When Mickey Gilley teamed up with fellow Texas country veteran Johnny Lee for an Urban Cowboy Reunion tour some two years ago, he didn’t expect fan response would lead to an extension of the tour beyond its initial run.
What he did expect from his end, a chance to thank fans for their support over the years, turned out to be the case, too, and that continues with every show from the 83-year-old performer.
“I enjoy being out there with my fans. They’ve have given us a great life and a great ride,” he said.
That great ride has carried the Mississippi-born musician — piano-playing cousin to rock-and-roller Jerry Lee Lewis and evangelist Jimmy Swaggart — to a career six decades past his start in Houston’s honky-tonk club scene and the recording success of 17 No. 1 hits, starting with 1974’s “Room Full of Roses” and “City Lights” the year after that.
Gilley brings his solo show to the Waco Hippodrome Friday night, complete with a seven-piece band and two backup singers. That’s larger than the usual country touring band, but Gilley said he needs that to play his hits as fans remember them. “Folks gave me 17 No. 1s and I do as many as I can,” he said.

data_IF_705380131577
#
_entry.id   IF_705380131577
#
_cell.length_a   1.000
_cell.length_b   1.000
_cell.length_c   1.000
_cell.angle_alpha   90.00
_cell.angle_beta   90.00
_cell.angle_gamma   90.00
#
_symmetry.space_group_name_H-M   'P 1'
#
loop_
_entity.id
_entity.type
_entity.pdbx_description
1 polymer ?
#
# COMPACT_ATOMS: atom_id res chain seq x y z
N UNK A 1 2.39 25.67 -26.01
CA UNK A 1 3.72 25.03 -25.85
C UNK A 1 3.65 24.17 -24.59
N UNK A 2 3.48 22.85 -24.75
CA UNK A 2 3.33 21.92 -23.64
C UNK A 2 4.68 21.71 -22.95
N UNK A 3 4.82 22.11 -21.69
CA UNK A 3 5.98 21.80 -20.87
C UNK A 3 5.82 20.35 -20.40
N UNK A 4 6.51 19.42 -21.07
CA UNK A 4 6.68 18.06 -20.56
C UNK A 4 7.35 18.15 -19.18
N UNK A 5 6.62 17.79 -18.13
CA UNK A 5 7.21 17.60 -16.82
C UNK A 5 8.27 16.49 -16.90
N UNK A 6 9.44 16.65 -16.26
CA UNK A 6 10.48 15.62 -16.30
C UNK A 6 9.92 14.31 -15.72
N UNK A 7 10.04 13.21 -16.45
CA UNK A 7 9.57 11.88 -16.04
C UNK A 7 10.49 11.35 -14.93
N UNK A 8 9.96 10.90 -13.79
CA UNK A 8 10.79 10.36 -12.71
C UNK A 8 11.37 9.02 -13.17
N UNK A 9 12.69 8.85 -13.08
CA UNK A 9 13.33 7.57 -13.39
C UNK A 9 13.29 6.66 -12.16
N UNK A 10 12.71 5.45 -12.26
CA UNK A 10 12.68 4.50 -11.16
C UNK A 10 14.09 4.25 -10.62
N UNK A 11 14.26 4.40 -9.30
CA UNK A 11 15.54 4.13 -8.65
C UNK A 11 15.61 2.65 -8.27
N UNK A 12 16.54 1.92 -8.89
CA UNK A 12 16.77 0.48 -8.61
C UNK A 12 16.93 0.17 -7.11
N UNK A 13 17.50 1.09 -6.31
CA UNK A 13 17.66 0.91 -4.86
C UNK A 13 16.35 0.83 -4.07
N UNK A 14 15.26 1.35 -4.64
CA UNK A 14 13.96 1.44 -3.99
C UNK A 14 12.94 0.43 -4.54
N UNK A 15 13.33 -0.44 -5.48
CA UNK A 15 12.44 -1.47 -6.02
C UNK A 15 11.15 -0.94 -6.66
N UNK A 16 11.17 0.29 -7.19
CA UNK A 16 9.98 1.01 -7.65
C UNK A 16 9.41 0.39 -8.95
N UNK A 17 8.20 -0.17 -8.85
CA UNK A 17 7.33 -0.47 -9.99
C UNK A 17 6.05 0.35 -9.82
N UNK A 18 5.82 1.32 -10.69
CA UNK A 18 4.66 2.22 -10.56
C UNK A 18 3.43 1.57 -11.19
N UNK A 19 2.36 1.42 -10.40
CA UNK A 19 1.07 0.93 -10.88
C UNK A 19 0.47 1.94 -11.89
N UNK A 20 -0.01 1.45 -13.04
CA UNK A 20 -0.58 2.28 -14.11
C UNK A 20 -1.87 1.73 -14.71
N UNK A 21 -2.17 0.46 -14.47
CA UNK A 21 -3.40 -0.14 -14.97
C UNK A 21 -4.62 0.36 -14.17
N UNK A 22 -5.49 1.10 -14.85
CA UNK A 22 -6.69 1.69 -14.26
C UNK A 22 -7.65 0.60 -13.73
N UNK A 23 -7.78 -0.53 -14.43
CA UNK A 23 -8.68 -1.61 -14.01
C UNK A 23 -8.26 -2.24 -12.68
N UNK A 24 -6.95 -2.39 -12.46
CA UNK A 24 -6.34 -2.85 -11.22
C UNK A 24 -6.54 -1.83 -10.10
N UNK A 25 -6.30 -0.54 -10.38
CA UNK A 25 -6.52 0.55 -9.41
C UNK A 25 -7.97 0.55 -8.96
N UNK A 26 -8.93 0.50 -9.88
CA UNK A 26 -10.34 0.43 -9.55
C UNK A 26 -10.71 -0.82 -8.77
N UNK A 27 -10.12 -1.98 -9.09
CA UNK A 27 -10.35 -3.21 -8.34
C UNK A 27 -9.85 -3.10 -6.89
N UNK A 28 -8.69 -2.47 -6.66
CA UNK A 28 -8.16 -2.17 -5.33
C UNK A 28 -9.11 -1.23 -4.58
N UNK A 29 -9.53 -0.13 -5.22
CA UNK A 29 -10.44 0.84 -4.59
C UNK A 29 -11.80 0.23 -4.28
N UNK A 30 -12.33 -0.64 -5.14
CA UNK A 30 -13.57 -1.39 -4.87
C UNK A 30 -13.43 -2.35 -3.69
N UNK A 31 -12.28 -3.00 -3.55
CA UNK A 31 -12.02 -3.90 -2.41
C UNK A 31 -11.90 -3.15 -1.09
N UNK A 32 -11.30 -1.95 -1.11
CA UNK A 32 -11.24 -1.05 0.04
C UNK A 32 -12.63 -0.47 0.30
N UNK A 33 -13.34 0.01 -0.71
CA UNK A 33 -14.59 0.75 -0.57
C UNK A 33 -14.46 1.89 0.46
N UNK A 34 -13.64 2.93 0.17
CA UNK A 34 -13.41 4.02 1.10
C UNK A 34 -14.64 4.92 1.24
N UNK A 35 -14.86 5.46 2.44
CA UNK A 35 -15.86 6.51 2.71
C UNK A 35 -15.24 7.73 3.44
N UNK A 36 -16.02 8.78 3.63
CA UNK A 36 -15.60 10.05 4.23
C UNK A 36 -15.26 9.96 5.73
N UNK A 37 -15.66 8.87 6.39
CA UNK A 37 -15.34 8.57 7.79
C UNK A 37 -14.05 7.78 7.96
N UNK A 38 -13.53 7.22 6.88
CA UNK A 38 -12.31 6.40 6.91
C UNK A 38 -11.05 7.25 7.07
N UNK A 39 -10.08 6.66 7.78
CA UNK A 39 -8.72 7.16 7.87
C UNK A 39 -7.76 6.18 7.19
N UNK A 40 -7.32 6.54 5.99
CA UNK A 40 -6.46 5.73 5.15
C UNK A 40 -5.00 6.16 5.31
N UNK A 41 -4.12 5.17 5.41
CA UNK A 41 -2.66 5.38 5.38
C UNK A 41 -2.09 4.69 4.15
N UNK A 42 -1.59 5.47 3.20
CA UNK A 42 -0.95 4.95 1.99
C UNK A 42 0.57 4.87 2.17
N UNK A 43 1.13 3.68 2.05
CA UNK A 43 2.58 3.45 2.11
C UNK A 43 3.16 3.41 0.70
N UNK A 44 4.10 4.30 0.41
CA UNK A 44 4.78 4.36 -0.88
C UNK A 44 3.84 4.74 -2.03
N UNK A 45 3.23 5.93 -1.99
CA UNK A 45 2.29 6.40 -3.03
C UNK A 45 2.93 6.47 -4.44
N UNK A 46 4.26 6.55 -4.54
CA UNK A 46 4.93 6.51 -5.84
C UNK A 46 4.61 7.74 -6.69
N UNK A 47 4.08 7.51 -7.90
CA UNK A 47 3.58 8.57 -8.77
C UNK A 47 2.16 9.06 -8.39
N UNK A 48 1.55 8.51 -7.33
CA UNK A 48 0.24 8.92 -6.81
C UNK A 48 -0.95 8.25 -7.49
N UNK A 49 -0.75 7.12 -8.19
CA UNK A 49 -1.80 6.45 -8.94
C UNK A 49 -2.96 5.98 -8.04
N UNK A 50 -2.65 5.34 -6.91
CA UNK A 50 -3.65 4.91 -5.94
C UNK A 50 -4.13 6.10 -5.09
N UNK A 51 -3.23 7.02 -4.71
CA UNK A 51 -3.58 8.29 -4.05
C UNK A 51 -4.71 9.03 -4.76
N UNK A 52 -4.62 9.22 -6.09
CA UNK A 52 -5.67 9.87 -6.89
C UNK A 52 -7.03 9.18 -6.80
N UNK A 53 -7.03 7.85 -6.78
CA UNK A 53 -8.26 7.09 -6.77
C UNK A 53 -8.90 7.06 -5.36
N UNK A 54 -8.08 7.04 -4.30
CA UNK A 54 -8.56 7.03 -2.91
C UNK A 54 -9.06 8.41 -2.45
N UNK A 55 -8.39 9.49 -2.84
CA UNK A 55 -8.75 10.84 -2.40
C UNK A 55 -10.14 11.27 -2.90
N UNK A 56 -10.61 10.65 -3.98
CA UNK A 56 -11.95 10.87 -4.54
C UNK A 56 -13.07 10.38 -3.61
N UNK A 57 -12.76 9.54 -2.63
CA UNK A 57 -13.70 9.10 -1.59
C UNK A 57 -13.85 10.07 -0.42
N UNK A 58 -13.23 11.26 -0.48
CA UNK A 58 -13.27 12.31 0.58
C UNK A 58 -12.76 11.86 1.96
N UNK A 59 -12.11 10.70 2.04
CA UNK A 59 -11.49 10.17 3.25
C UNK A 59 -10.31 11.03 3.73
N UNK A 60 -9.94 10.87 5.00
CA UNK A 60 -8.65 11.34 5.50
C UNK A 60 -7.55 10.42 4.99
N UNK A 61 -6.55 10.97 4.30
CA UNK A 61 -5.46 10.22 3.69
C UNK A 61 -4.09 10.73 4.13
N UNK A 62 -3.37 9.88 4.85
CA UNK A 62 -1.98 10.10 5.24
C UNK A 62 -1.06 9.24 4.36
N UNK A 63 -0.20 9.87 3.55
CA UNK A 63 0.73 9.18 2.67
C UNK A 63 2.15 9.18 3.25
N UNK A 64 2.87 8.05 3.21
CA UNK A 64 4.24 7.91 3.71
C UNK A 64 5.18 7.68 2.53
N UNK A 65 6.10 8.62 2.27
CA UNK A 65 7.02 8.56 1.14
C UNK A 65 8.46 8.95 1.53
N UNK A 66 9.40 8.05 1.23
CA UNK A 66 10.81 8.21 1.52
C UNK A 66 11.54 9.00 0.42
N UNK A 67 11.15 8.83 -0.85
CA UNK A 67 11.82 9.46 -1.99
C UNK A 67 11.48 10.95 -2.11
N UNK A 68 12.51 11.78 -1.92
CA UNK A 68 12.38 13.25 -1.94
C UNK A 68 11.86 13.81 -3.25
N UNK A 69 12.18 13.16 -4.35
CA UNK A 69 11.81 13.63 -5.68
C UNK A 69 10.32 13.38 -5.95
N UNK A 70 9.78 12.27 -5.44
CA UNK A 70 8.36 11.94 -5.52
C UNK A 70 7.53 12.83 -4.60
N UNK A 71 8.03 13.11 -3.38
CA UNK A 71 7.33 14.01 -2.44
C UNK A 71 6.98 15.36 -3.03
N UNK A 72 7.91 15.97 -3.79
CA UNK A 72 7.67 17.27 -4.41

He praised his band, particularly keyboard player Lee Hendrix, who captures Gilley’s style on piano on hits like “Room Full of Roses.” “I had a spinal cord injury about 10 years ago that took my hands away from me, but he’s extended my career,” Gilley said.
His show also includes a 25-minute video segment on “Urban Cowboy,” the 1980 film starring John Travolta whose country-pop soundtrack boosted the profile of country music in the 1980s and gave hits to Gilley with his cover of “Stand by Me” and Lee with “Looking for Love.”
The movie, based on an Esquire magazine article about his Pasadena honky-tonk club Gilley’s, also drew national attention to that club and Gilley later expanded with more clubs in Texas and Oklahoma.
The country singer scored early ’80s hits with “Fool for Your Love” and “You’ve Really Got a Hold on Me,” then started working in the Branson, Missouri, theater circuit some 27 years ago. Gilley was working the Clay Cooper Theatre in Branson when Lee joined him as a last-minute substitute for Mel Tillis.
The two proved a winning combination, he said, even if the relationship got testy at times, particularly if Lee ran past his allotted minutes onstage. “We fought like brothers. We loved each other like brothers and we fought like brothers,” he recalled.
On their reunion tour, Gilley noted that Lee was much more punctual. Even today, they continue to play dates in Branson. “Use it or lose it, right?” he chuckled.